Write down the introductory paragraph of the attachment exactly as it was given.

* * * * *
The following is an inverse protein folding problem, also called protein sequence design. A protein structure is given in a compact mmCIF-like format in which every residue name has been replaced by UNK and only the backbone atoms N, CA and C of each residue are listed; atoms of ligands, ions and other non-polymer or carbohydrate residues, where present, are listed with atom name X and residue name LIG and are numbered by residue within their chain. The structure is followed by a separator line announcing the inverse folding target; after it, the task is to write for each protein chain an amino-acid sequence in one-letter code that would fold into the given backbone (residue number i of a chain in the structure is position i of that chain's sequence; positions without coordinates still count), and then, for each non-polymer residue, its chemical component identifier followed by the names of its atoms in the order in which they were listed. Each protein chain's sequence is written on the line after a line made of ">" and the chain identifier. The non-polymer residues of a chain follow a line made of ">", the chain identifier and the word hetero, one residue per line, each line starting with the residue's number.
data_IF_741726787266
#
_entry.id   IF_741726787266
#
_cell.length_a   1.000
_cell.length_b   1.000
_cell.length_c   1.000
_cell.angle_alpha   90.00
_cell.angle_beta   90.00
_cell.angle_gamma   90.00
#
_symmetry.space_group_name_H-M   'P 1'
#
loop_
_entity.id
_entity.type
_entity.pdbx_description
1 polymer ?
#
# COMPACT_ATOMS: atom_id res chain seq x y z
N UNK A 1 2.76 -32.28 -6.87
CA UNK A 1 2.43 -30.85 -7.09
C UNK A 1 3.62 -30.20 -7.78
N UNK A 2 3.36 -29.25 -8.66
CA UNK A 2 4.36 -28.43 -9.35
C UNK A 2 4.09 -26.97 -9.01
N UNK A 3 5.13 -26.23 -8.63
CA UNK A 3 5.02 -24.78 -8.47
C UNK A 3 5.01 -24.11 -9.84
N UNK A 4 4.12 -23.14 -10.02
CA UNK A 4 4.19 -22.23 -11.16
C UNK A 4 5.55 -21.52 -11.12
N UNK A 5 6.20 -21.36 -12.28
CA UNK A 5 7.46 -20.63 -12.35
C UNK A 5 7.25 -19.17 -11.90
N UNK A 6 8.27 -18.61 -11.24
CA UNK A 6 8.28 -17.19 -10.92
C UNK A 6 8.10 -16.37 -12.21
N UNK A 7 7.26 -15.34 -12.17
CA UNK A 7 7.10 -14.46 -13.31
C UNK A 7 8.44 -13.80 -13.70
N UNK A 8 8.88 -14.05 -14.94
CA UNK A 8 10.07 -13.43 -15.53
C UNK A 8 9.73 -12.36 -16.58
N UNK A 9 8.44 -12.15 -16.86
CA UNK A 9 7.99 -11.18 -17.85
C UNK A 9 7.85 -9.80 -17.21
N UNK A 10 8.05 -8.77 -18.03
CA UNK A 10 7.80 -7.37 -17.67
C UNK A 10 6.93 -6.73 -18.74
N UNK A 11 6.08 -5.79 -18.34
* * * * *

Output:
The following is an inverse protein folding problem, also called protein sequence design. A protein structure is given in a compact mmCIF-like format in which every residue name has been replaced by UNK and only the backbone atoms N, CA and C of each residue are listed; atoms of ligands, ions and other non-polymer or carbohydrate residues, where present, are listed with atom name X and residue name LIG and are numbered by residue within their chain. The structure is followed by a separator line announcing the inverse folding target; after it, the task is to write for each protein chain an amino-acid sequence in one-letter code that would fold into the given backbone (residue number i of a chain in the structure is position i of that chain's sequence; positions without coordinates still count), and then, for each non-polymer residue, its chemical component identifier followed by the names of its atoms in the order in which they were listed. Each protein chain's sequence is written on the line after a line made of ">" and the chain identifier. The non-polymer residues of a chain follow a line made of ">", the chain identifier and the word hetero, one residue per line, each line starting with the residue's number.